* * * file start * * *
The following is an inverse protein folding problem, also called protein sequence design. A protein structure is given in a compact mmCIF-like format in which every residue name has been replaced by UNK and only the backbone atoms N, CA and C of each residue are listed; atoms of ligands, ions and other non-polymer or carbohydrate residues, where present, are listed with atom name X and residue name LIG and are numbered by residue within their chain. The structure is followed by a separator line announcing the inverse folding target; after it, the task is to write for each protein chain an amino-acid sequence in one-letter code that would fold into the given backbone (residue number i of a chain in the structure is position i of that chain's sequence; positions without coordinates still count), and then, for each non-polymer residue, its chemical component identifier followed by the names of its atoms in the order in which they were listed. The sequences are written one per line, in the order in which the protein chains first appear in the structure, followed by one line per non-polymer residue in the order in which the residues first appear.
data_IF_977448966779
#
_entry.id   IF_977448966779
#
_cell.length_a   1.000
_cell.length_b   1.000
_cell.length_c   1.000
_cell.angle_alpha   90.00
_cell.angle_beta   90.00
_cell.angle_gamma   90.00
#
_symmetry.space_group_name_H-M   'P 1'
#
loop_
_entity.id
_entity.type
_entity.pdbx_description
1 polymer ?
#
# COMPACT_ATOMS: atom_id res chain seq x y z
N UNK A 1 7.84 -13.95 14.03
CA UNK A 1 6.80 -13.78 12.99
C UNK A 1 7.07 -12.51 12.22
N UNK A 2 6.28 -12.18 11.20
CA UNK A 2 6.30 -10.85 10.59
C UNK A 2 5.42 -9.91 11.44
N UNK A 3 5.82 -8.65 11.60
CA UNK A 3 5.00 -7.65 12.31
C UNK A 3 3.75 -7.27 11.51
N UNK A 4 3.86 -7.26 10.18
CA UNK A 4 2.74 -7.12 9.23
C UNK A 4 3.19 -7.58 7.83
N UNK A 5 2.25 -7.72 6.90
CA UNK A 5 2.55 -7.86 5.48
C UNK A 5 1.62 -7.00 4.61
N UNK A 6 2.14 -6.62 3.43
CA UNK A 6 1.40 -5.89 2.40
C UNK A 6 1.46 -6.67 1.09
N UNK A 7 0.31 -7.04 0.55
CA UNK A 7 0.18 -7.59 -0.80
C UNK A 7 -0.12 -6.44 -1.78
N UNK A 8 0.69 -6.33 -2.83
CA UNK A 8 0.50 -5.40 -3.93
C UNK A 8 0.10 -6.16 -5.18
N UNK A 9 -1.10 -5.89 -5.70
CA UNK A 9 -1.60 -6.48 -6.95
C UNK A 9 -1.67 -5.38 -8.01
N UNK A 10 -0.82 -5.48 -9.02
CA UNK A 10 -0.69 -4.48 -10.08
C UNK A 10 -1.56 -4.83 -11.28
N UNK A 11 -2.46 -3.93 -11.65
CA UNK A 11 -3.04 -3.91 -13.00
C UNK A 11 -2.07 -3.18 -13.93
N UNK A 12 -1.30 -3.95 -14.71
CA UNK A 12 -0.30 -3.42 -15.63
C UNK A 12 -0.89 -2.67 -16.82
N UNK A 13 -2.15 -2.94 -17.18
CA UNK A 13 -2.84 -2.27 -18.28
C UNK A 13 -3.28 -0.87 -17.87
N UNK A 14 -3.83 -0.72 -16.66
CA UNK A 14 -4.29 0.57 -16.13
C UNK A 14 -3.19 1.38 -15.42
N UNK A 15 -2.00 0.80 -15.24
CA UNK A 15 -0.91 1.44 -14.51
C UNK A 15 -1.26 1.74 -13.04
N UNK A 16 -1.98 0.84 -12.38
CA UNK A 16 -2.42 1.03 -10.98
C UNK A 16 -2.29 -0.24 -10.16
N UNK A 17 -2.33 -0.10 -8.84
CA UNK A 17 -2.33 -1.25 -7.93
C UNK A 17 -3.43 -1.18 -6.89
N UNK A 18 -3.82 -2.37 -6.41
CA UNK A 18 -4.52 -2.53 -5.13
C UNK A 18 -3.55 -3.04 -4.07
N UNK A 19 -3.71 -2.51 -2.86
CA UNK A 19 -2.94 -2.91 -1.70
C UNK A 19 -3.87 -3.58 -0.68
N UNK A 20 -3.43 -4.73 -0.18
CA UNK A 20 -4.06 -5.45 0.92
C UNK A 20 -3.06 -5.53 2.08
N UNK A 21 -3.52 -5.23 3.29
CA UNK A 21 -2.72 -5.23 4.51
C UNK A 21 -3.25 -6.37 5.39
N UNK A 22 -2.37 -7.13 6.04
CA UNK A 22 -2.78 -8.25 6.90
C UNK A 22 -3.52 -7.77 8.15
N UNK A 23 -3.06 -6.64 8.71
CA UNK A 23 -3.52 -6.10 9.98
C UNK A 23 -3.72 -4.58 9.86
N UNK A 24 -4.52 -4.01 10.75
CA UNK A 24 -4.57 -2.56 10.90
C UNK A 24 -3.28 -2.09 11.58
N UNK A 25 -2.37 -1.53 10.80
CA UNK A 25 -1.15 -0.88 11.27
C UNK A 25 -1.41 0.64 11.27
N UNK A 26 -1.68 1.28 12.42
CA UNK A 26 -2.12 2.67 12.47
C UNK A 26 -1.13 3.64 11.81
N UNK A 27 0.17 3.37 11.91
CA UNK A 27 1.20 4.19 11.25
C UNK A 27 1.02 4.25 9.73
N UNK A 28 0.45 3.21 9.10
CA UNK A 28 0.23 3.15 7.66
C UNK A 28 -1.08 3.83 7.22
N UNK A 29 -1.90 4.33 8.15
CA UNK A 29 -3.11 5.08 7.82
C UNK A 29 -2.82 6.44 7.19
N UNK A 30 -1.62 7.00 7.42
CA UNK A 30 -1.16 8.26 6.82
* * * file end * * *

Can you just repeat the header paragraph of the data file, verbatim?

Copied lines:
The following is an inverse protein folding problem, also called protein sequence design. A protein structure is given in a compact mmCIF-like format in which every residue name has been replaced by UNK and only the backbone atoms N, CA and C of each residue are listed; atoms of ligands, ions and other non-polymer or carbohydrate residues, where present, are listed with atom name X and residue name LIG and are numbered by residue within their chain. The structure is followed by a separator line announcing the inverse folding target; after it, the task is to write for each protein chain an amino-acid sequence in one-letter code that would fold into the given backbone (residue number i of a chain in the structure is position i of that chain's sequence; positions without coordinates still count), and then, for each non-polymer residue, its chemical component identifier followed by the names of its atoms in the order in which they were listed. The sequences are written one per line, in the order in which the protein chains first appear in the structure, followed by one line per non-polymer residue in the order in which the residues first appear.